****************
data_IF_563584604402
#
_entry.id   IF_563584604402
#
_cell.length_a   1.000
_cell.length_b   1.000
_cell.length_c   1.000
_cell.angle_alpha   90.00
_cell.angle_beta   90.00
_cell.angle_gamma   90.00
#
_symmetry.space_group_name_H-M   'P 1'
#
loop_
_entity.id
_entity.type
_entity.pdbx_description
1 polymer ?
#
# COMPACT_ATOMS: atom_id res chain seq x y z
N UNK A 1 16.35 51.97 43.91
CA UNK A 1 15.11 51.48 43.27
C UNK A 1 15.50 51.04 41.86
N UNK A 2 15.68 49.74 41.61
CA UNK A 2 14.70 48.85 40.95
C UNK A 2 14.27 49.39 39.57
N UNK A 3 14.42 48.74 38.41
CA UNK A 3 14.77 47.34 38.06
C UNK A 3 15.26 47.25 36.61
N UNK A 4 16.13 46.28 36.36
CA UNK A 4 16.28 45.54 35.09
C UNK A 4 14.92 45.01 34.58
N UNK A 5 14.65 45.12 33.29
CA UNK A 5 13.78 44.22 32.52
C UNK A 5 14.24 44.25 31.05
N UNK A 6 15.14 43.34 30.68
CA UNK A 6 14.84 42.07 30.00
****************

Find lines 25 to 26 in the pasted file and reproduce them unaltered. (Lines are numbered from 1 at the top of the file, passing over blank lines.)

CA UNK A 2 14.70 48.85 40.95
C UNK A 2 14.27 49.39 39.57